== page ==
- Subpart A – Acronyms and Definitionshas general applicability and is addressed in this text.
- Subpart B – General Provisions has general applicability and is addressed in this text.
- Subpart C – Pre-Federal Award Requirements and Contents of Federal Awards lays out the uniform administrative requirements for award recipients and is addressed in this guide.
- Subpart D – Post Federal Award Requirements lays out uniform administrative requirements for award recipients and is addressed in this guide.
- Subpart E – Cost Principles is addressed in another self-study guide.
- Subpart F – (Single) Audit Requirements is addressed in another self-study guide.
Subparts C and D provide the administrative requirements for before the grant is awarded and after the grant is awarded. The administrative requirements are designed to assure that federal awards are appropriately administered.
There is a hierarchy of laws, regulations, rules, etc. that govern the grantee administration of federal awards:
- U.S. Constitution (about which we are not scholars, but have lots of opinions, anyway)
- Federal laws
- Federal regulations (CFRs, OMB Circulars, etc.)
- State laws
- State regulations
Section 200.100 provides:
Such awards can include:
- Cost reimbursement contracts, and
- Other agreements with the Federal Government.
Title 2 CFR 200 provides that, when a statute or any enabling legislation prescribes policies or requirements that differ from those in the guidance included in CFR 200, the provisions of the statute or enabling legislation shall govern. This makes sense. No federal agency, not even OMB, can decide to violate the law.
The administrative requirements are designed to assure that federal agencies follow uniform guidance in the administration of awards to award recipients. The uniform administrative requirements are among the federal regulations and, therefore, take precedence over state and local regulations governing similar activities. For example, when a state passes a law that permits an activity that is illegal under federal laws, the federal law governs.
Similarly, when a conflict is present between the federal rules governing grant activity and state law, the situation must be resolved in order to relieve the tension between the conflicting rules. In the absence of a resolution, the grantee should apply the federal rules in governing the award activity.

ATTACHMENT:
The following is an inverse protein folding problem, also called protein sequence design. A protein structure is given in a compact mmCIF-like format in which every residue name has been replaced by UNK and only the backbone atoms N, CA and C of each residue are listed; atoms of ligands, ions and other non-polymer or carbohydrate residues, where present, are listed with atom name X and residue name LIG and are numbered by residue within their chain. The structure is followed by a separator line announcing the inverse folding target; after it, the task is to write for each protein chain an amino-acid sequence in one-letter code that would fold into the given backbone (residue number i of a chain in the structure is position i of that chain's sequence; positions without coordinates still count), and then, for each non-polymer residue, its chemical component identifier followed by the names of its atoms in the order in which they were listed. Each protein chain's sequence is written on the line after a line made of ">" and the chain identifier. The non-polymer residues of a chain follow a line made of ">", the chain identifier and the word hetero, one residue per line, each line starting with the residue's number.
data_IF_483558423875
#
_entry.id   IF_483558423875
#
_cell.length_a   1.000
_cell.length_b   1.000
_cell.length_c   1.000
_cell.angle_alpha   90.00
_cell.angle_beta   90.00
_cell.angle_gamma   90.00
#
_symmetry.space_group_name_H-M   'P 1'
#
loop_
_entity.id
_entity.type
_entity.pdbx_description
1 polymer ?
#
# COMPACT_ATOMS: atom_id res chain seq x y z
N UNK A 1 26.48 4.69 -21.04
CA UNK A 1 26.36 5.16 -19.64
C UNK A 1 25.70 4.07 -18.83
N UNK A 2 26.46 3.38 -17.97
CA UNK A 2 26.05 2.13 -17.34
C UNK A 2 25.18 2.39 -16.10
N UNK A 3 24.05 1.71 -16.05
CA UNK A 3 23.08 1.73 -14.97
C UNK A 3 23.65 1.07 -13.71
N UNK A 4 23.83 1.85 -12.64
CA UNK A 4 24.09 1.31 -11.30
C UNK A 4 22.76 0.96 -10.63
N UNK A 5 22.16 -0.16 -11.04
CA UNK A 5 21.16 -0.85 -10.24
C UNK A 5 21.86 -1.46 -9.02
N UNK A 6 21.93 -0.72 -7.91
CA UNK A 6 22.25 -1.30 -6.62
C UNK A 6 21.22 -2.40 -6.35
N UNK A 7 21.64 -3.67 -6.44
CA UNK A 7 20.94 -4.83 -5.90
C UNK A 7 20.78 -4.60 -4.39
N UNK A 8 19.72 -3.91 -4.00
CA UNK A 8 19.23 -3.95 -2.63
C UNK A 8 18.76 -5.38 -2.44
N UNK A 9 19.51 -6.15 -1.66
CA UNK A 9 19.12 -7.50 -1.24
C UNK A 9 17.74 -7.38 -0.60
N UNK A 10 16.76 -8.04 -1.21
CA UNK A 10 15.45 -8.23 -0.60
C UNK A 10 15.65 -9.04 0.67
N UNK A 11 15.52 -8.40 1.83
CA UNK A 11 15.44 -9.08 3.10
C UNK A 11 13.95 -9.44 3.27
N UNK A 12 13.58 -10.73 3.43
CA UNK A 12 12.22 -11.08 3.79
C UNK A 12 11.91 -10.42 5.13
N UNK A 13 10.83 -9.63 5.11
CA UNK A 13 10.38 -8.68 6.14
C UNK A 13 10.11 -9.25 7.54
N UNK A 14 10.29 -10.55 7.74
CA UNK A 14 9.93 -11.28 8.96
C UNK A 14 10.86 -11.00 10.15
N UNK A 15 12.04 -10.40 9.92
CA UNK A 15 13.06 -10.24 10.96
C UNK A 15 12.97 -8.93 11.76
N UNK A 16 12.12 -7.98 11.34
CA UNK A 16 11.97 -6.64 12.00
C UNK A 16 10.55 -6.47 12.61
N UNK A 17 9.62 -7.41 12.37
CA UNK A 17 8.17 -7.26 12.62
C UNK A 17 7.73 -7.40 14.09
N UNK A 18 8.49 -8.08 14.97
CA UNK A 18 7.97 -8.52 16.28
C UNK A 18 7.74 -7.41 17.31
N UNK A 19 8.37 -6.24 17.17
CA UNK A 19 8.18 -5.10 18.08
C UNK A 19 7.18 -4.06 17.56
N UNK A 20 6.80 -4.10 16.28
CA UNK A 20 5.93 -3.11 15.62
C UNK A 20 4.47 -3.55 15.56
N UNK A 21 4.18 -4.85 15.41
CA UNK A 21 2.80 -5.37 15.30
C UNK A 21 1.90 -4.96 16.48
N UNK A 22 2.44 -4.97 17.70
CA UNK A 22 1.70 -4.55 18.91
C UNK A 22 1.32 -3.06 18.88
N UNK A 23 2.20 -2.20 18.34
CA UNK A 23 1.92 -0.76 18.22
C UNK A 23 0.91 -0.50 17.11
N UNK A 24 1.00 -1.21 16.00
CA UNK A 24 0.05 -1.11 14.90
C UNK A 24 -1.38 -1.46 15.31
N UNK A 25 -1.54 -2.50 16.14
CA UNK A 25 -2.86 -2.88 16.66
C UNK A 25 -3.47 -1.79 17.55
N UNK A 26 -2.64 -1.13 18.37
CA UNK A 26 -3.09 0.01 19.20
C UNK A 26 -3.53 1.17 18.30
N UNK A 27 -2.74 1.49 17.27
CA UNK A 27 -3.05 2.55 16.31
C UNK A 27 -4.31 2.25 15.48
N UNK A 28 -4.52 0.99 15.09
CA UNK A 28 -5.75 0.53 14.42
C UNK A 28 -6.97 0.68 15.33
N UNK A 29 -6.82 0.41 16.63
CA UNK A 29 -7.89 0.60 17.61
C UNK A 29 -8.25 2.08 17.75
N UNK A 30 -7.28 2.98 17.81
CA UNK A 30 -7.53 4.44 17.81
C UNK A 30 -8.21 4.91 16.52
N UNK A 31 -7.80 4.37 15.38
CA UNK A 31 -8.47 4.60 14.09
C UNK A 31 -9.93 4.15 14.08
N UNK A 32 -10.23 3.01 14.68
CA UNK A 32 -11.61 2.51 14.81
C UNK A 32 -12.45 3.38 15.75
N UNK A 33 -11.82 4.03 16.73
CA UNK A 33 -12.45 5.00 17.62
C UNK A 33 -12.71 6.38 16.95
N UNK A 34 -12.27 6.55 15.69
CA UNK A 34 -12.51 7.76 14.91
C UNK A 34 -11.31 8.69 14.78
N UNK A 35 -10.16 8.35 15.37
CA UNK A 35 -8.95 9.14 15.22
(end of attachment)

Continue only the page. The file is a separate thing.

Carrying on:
When a conflict between federal rules and state and/or local rules presents itself, we urge you to
(1) contact the awarding agency to advise it of the conflict, and obtain its guidance (preferably in writing) and (2) seek competent legal advice in resolving the matter.
The Office of Management and Budget (OMB) is an organization within the executive branch of the Federal Government. OMB works directly for the president and is headquartered in the White House.
A part of OMB’s mission is to assist in supervising the administration of executive branch agencies. OMB ensures that agency reports, rules, testimony and proposed legislation are consistent with the president’s budget and with his administration’s policies. In addition, OMB oversees and coordinates the administration’s procurement, financial management, information and regulatory policies. In each of these areas, OMB’s role is to help improve administrative management, to develop better performance measures and coordinating mechanisms and to reduce any unnecessary burdens on the public.
Because the federal grantor is a steward of the public’s resources, it does not want to award public funds to entities that can’t administer them properly. For example, entities receiving awards must have and maintain financial management systems that enable users to determine the sources and applications of grant resources. In addition, these systems must ensure the efficient and effective administration of federal awards through the application of sound management practices.
The grantee is expected to manage the grant so that the program accomplishes its goals. The Federal Government expects the grantee to:
- Manage efficiently,
- Administer federal funds in accordance with:
- Applicable underlying agreements,
- The specific award agreement and
- The program’s objectives; and
- Establish its own organizational structure.
Compliance with the applicable uniform administrative requirements is a condition of receiving federal awards. Conversely, the failure to comply with the applicable requirements can result in the federal awarding agency withdrawing funding, terminating the grant, disallowing costs or adding special award conditions.
1-6-1 Split that Contract? No, Don’t Split that Contract!
Many years ago, we were auditing a California County Office of Education. It had received a grant from the U.S. Department of Education to evaluate the Migrant Education Program in the State of California. It decided to contract out one aspect of the evaluation.
Title 2 CFR, Part 200 requires grantees to follow their own procedures (as did its predecessors). The county’s procedures at that time required getting three bids for all procurements over $10,000. The estimate for this evaluation was between $25,000 and $30,000.
However, the CFO for the county wanted to issue the contract to a favored vendor. Accordingly, he had the purchasing clerk issue three purchase orders to that vendor, each for about $9,500. The first purchase required an evaluation of the program in Northern California, the second required an evaluation of the program in Southern California and the third required the vendor to integrate the two reports.
Everyone outside the county who looked at this transaction came to the same conclusion: contract splitting! All of the payments for the three purchases were disallowed (meaning the federal grantor would not pay for the contracts), and the CFO lost his job.